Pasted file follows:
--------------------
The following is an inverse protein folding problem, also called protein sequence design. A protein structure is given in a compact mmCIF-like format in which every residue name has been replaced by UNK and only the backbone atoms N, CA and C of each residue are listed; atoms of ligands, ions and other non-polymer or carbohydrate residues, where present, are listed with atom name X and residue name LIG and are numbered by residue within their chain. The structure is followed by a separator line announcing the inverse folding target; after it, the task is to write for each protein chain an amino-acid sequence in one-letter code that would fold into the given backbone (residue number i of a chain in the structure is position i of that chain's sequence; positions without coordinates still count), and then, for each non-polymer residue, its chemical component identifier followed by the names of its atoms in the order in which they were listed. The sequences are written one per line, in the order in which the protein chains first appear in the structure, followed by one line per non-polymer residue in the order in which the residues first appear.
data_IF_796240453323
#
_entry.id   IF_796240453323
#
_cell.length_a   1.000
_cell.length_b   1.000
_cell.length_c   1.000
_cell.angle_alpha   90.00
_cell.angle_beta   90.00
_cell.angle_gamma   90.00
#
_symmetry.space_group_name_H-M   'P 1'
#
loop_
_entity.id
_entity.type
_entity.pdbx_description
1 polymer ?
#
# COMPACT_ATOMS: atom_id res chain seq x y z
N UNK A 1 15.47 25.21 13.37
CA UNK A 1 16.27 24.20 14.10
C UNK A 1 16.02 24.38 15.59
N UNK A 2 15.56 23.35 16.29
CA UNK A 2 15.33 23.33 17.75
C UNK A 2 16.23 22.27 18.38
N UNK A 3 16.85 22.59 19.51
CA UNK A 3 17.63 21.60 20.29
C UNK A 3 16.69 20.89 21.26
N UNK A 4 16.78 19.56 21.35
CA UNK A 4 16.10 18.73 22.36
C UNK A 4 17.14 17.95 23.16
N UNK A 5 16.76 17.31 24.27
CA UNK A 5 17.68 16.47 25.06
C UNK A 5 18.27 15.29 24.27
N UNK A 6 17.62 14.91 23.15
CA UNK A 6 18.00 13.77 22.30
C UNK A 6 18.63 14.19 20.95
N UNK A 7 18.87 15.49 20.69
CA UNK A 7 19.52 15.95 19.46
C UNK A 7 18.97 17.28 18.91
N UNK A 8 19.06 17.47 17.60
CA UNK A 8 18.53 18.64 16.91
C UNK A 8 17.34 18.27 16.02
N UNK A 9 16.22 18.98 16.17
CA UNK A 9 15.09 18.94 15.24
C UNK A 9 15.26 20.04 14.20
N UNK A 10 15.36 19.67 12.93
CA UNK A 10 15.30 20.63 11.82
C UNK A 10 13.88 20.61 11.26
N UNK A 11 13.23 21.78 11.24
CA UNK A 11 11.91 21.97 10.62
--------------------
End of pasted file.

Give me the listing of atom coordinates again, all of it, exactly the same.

The following is an inverse protein folding problem, also called protein sequence design. A protein structure is given in a compact mmCIF-like format in which every residue name has been replaced by UNK and only the backbone atoms N, CA and C of each residue are listed; atoms of ligands, ions and other non-polymer or carbohydrate residues, where present, are listed with atom name X and residue name LIG and are numbered by residue within their chain. The structure is followed by a separator line announcing the inverse folding target; after it, the task is to write for each protein chain an amino-acid sequence in one-letter code that would fold into the given backbone (residue number i of a chain in the structure is position i of that chain's sequence; positions without coordinates still count), and then, for each non-polymer residue, its chemical component identifier followed by the names of its atoms in the order in which they were listed. The sequences are written one per line, in the order in which the protein chains first appear in the structure, followed by one line per non-polymer residue in the order in which the residues first appear.
data_IF_796240453323
#
_entry.id   IF_796240453323
#
_cell.length_a   1.000
_cell.length_b   1.000
_cell.length_c   1.000
_cell.angle_alpha   90.00
_cell.angle_beta   90.00
_cell.angle_gamma   90.00
#
_symmetry.space_group_name_H-M   'P 1'
#
loop_
_entity.id
_entity.type
_entity.pdbx_description
1 polymer ?
#
# COMPACT_ATOMS: atom_id res chain seq x y z
N UNK A 1 15.47 25.21 13.37
CA UNK A 1 16.27 24.20 14.10
C UNK A 1 16.02 24.38 15.59
N UNK A 2 15.56 23.35 16.29
CA UNK A 2 15.33 23.33 17.75
C UNK A 2 16.23 22.27 18.38
N UNK A 3 16.85 22.59 19.51
CA UNK A 3 17.63 21.60 20.29
C UNK A 3 16.69 20.89 21.26
N UNK A 4 16.78 19.56 21.35
CA UNK A 4 16.10 18.73 22.36
C UNK A 4 17.14 17.95 23.16
N UNK A 5 16.76 17.31 24.27
CA UNK A 5 17.68 16.47 25.06
C UNK A 5 18.27 15.29 24.27
N UNK A 6 17.62 14.91 23.15
CA UNK A 6 18.00 13.77 22.30
C UNK A 6 18.63 14.19 20.95
N UNK A 7 18.87 15.49 20.69
CA UNK A 7 19.52 15.95 19.46
C UNK A 7 18.97 17.28 18.91
N UNK A 8 19.06 17.47 17.60
CA UNK A 8 18.53 18.64 16.91
C UNK A 8 17.34 18.27 16.02
N UNK A 9 16.22 18.98 16.17
CA UNK A 9 15.09 18.94 15.24
C UNK A 9 15.26 20.04 14.20
N UNK A 10 15.36 19.67 12.93
CA UNK A 10 15.30 20.63 11.82
C UNK A 10 13.88 20.61 11.26
N UNK A 11 13.23 21.78 11.24
CA UNK A 11 11.91 21.97 10.62